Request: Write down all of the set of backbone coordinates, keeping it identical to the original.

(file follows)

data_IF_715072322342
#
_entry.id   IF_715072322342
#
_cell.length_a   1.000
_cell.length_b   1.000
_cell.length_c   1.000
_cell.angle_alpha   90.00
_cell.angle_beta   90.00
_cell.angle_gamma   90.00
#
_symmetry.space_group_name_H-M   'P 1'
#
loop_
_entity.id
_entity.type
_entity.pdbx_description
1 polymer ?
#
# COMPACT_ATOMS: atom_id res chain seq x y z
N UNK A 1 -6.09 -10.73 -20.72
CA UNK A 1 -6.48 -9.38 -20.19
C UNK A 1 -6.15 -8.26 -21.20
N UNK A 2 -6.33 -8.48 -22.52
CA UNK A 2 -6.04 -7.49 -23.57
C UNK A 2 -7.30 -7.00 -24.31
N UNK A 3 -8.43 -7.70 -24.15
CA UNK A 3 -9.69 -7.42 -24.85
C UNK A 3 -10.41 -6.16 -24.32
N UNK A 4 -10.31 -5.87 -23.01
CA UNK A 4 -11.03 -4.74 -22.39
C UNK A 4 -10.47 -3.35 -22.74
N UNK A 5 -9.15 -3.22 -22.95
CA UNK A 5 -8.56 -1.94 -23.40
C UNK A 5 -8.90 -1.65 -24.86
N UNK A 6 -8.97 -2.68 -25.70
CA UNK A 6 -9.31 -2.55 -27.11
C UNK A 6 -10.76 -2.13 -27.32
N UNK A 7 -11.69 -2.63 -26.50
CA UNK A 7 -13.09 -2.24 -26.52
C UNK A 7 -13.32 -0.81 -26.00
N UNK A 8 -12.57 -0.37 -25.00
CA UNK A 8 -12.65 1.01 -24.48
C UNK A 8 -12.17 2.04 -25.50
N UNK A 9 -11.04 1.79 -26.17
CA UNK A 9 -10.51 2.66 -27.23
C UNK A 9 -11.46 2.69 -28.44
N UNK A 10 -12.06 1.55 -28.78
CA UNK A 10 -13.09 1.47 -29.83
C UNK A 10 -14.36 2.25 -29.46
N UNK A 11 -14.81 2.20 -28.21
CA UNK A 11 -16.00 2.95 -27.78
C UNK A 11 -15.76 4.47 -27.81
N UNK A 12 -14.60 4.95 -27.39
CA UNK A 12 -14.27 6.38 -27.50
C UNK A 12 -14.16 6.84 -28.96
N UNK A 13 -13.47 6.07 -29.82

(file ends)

data_IF_715072322342
#
_entry.id   IF_715072322342
#
_cell.length_a   1.000
_cell.length_b   1.000
_cell.length_c   1.000
_cell.angle_alpha   90.00
_cell.angle_beta   90.00
_cell.angle_gamma   90.00
#
_symmetry.space_group_name_H-M   'P 1'
#
loop_
_entity.id
_entity.type
_entity.pdbx_description
1 polymer ?
#
# COMPACT_ATOMS: atom_id res chain seq x y z
N UNK A 1 -6.09 -10.73 -20.72
CA UNK A 1 -6.48 -9.38 -20.19
C UNK A 1 -6.15 -8.26 -21.20
N UNK A 2 -6.33 -8.48 -22.52
CA UNK A 2 -6.04 -7.49 -23.57
C UNK A 2 -7.30 -7.00 -24.31
N UNK A 3 -8.43 -7.70 -24.15
CA UNK A 3 -9.69 -7.42 -24.85
C UNK A 3 -10.41 -6.16 -24.32
N UNK A 4 -10.31 -5.87 -23.01
CA UNK A 4 -11.03 -4.74 -22.39
C UNK A 4 -10.47 -3.35 -22.74
N UNK A 5 -9.15 -3.22 -22.95
CA UNK A 5 -8.56 -1.94 -23.40
C UNK A 5 -8.90 -1.65 -24.86
N UNK A 6 -8.97 -2.68 -25.70
CA UNK A 6 -9.31 -2.55 -27.11
C UNK A 6 -10.76 -2.13 -27.32
N UNK A 7 -11.69 -2.63 -26.50
CA UNK A 7 -13.09 -2.24 -26.52
C UNK A 7 -13.32 -0.81 -26.00
N UNK A 8 -12.57 -0.37 -25.00
CA UNK A 8 -12.65 1.01 -24.48
C UNK A 8 -12.17 2.04 -25.50
N UNK A 9 -11.04 1.79 -26.17
CA UNK A 9 -10.51 2.66 -27.23
C UNK A 9 -11.46 2.69 -28.44
N UNK A 10 -12.06 1.55 -28.78
CA UNK A 10 -13.09 1.47 -29.83
C UNK A 10 -14.36 2.25 -29.46
N UNK A 11 -14.81 2.20 -28.21
CA UNK A 11 -16.00 2.95 -27.78
C UNK A 11 -15.76 4.47 -27.81
N UNK A 12 -14.60 4.95 -27.39
CA UNK A 12 -14.27 6.38 -27.50
C UNK A 12 -14.16 6.84 -28.96
N UNK A 13 -13.47 6.07 -29.82